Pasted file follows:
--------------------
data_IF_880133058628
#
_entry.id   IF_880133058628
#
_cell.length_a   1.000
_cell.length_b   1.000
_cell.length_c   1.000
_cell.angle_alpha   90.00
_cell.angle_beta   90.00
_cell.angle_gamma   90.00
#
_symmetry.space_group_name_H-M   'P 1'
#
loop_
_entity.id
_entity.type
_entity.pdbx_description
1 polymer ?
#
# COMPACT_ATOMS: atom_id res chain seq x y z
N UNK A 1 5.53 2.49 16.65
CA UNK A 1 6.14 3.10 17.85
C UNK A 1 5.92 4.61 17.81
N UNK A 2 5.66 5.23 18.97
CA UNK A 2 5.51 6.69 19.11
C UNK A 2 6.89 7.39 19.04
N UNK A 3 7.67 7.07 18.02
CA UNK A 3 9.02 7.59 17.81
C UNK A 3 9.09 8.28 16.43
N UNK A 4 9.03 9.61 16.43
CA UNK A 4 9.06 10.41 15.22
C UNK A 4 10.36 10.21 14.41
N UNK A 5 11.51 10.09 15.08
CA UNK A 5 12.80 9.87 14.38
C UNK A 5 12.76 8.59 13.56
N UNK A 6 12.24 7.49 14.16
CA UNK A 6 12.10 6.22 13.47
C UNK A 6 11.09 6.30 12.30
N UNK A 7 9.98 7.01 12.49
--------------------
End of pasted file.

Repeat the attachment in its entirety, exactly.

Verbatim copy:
data_IF_880133058628
#
_entry.id   IF_880133058628
#
_cell.length_a   1.000
_cell.length_b   1.000
_cell.length_c   1.000
_cell.angle_alpha   90.00
_cell.angle_beta   90.00
_cell.angle_gamma   90.00
#
_symmetry.space_group_name_H-M   'P 1'
#
loop_
_entity.id
_entity.type
_entity.pdbx_description
1 polymer ?
#
# COMPACT_ATOMS: atom_id res chain seq x y z
N UNK A 1 5.53 2.49 16.65
CA UNK A 1 6.14 3.10 17.85
C UNK A 1 5.92 4.61 17.81
N UNK A 2 5.66 5.23 18.97
CA UNK A 2 5.51 6.69 19.11
C UNK A 2 6.89 7.39 19.04
N UNK A 3 7.67 7.07 18.02
CA UNK A 3 9.02 7.59 17.81
C UNK A 3 9.09 8.28 16.43
N UNK A 4 9.03 9.61 16.43
CA UNK A 4 9.06 10.41 15.22
C UNK A 4 10.36 10.21 14.41
N UNK A 5 11.51 10.09 15.08
CA UNK A 5 12.80 9.87 14.38
C UNK A 5 12.76 8.59 13.56
N UNK A 6 12.24 7.49 14.16
CA UNK A 6 12.10 6.22 13.47
C UNK A 6 11.09 6.30 12.30
N UNK A 7 9.98 7.01 12.49